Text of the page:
Texas Tax Deed - Taking Possession During Redemption Period

5 Replies

Have you ever had any resistance evicting the former owner of the property prior to the sale from a JP court during the 2 year redemption period?

Example:
Jonh Doe lives at 123 Fictional Street with a homestead exemption. Can I buy the home and file for eviction on his primary residence during the 2 year redemption period and rent it out.

I believe this is possible, but I'd rather ask now and make darn sure I'm right. I understand the deed gives ownership to the auction buyer. I just wonder if it's a grey area - or just plain black and white text.

@Jeff G. You posted some things that don't make sense to me.  For instance "prior to the sale from a JP court"...not sure what you mean here.

In Texas, owners who are foreclosed on under a trustee's sale (bank foreclosure), there is no right of redemption. For a sheriff's sale (tax foreclosure), there is a 2-year redemption for homestead property. Limitations run from the date the sheriff's deed is recorded, not date of auction. Tax suits are in District Court (or sometimes County Court, in some small counties), not Justice Court. I'm going to assume you're talking after a tax sale.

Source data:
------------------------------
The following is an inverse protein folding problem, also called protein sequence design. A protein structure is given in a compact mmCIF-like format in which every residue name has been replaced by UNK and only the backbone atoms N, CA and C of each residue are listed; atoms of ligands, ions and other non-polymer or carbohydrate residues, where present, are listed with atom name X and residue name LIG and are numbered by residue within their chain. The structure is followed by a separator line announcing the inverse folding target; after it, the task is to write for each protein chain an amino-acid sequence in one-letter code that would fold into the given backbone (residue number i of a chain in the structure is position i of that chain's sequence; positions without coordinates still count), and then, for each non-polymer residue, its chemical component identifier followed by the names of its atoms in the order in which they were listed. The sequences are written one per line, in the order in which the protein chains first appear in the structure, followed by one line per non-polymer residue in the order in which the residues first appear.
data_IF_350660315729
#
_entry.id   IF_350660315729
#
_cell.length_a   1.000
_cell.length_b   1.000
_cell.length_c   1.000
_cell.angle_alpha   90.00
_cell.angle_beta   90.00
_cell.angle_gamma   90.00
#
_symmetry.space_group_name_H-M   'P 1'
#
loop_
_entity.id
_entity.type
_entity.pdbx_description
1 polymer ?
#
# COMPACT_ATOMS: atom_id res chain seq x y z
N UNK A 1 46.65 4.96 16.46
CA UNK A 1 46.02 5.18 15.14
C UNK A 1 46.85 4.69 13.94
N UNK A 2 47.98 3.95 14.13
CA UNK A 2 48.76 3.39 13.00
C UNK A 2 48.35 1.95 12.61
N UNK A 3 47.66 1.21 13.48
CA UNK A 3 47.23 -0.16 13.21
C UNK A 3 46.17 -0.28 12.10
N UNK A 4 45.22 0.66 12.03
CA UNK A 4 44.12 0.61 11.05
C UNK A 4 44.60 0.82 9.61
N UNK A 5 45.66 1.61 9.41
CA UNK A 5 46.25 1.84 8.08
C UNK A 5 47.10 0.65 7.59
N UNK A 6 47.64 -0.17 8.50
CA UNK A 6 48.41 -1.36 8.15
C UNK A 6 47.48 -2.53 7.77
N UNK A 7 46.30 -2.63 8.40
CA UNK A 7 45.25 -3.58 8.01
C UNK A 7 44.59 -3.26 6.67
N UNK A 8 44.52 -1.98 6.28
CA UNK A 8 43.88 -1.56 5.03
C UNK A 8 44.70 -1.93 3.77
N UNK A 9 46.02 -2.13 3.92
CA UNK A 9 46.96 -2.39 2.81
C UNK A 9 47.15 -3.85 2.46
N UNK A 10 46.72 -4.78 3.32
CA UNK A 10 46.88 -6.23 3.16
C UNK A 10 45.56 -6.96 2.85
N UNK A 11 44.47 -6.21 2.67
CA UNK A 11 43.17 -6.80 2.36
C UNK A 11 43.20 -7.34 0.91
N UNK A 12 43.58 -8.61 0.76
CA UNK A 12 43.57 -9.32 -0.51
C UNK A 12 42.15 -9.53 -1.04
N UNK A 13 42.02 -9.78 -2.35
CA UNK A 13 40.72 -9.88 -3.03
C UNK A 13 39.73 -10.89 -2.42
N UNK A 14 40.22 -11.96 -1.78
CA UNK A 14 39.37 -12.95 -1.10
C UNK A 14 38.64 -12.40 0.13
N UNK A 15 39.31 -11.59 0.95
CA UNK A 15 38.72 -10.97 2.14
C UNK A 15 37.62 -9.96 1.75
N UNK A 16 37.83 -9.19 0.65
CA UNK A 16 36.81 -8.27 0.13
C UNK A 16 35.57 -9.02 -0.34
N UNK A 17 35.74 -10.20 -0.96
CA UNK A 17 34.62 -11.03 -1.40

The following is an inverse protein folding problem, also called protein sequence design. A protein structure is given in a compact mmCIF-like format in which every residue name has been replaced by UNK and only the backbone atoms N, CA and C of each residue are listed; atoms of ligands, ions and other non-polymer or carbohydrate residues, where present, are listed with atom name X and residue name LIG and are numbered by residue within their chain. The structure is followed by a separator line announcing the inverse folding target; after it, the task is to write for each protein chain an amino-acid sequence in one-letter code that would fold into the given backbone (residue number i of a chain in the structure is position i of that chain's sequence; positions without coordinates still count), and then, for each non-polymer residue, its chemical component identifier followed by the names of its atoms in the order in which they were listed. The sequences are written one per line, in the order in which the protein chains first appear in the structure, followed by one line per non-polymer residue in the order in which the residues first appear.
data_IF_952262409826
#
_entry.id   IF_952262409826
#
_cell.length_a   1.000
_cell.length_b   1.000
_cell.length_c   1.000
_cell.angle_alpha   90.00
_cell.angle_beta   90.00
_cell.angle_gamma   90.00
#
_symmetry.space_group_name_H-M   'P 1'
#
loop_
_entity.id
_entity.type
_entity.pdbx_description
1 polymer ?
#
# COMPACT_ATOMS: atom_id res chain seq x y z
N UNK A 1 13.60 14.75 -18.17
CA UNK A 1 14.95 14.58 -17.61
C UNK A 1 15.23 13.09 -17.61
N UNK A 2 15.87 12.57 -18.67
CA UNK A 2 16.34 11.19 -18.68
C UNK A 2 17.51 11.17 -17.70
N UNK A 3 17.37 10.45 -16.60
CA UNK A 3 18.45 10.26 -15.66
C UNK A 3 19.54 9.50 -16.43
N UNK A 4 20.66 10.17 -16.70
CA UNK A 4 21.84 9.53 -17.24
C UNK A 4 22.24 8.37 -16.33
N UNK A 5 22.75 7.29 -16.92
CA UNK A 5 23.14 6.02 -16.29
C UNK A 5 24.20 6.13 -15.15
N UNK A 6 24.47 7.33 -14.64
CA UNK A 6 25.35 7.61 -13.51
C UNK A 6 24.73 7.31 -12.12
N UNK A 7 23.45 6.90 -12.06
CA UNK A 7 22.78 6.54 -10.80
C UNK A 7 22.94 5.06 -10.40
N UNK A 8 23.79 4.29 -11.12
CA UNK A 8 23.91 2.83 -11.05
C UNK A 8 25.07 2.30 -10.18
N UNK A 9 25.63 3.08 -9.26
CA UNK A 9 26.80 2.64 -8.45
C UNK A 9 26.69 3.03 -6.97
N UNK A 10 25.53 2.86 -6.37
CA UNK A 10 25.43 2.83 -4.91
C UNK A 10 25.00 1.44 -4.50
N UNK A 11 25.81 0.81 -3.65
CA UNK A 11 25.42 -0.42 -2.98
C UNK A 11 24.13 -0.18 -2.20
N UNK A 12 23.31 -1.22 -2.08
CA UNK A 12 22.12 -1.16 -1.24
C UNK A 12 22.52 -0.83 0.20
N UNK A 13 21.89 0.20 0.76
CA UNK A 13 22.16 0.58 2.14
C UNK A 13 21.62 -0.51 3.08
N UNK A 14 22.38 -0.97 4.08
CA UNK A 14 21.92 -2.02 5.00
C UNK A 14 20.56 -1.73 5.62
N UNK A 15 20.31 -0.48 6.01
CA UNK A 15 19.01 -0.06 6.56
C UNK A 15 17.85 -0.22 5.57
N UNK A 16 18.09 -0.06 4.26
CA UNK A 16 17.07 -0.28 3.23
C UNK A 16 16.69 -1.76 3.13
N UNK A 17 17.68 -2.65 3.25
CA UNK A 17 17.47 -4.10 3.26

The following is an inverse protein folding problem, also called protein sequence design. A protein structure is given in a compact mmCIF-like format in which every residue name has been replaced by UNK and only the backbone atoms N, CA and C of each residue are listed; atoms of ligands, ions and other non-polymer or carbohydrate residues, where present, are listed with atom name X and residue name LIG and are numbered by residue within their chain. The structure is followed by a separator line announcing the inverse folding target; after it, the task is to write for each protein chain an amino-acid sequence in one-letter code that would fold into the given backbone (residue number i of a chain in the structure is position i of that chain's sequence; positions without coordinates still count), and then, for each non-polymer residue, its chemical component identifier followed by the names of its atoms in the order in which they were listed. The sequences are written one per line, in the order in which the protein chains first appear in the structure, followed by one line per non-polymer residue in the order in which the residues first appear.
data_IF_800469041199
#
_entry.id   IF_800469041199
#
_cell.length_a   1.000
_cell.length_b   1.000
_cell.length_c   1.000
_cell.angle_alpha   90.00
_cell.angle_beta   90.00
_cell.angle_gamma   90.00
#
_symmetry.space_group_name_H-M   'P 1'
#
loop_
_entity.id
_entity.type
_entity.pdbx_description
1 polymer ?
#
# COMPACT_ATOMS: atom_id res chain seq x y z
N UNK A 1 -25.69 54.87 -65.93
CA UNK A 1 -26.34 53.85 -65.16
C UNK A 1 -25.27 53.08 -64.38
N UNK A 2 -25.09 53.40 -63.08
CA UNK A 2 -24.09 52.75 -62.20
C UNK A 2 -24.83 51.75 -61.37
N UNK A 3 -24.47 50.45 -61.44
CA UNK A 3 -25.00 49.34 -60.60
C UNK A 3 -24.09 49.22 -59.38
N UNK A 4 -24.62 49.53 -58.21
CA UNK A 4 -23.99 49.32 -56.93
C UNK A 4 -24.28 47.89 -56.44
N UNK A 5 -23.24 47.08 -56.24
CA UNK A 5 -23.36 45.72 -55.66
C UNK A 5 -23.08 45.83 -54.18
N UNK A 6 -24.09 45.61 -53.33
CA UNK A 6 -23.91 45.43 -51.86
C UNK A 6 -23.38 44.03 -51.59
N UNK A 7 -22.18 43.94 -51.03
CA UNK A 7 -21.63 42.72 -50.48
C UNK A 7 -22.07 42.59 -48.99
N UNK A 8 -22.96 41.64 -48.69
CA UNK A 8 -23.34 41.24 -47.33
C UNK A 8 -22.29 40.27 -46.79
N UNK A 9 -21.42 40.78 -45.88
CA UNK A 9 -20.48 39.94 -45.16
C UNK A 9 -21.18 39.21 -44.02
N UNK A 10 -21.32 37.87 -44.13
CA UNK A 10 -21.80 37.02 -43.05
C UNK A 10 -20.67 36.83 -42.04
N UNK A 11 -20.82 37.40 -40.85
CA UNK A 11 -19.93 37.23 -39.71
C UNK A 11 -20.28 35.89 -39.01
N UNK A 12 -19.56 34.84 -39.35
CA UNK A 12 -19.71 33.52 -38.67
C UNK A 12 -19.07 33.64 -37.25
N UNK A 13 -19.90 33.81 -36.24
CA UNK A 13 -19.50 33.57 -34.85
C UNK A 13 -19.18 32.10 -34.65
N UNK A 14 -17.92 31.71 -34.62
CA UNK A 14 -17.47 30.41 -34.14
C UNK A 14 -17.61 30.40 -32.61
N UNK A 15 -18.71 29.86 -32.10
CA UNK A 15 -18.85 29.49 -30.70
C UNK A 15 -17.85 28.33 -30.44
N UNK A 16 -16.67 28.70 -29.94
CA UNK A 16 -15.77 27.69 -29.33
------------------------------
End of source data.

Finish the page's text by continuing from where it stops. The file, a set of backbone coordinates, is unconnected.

IF you hold the deed, and there is no lease or anything other to muck up the hypothetical situation, you can file eviction according to the Texas Property Code and Tax Code (situations for eviction after tax sale). From a business perspective, you can offer cash-for-keys, etc. As the buyer at a tax sale, you are entitled to certain amounts to be repaid in the event they want to redeem, but you are entitled to possession during their redemption period.

@Jerel Ehlert
Thank you for the detailed response! I realized after I posted this, that I had posted in the foreclosure section of the forum instead of the HUD, VA & Tax Sale area.

Yes, I'm referring to a tax sale. You answered my question perfectly! 

It's refreshing to speak with someone in the legal arena that has knowledge and understanding tax sales and foreclosures. I have called a few locals hoping I could find a go to guy to pay for advice, and I can tell you they all say they understand the process until I ask the most basic of questions and they fumble. I'd rather deal with the guy who knows the answer right out of the gate.

Just to add one more thing about eviction s in Texas. You must wait a minimum of 20 days before evicting. There also is an alternative way to evict other than the normal eviction process. After the 20 day period you can get a writ from the judge that rendered the foreclosure lien.

My experience is to first try and see if the occupant of the house wants to stay-and pay rent.  If you have to hold it for 2 years it is better to receive cash flow during that period instead of paying out for taxes and insurance with nothing coming in.  Of course you always have the ability to evict if rent payments are not made.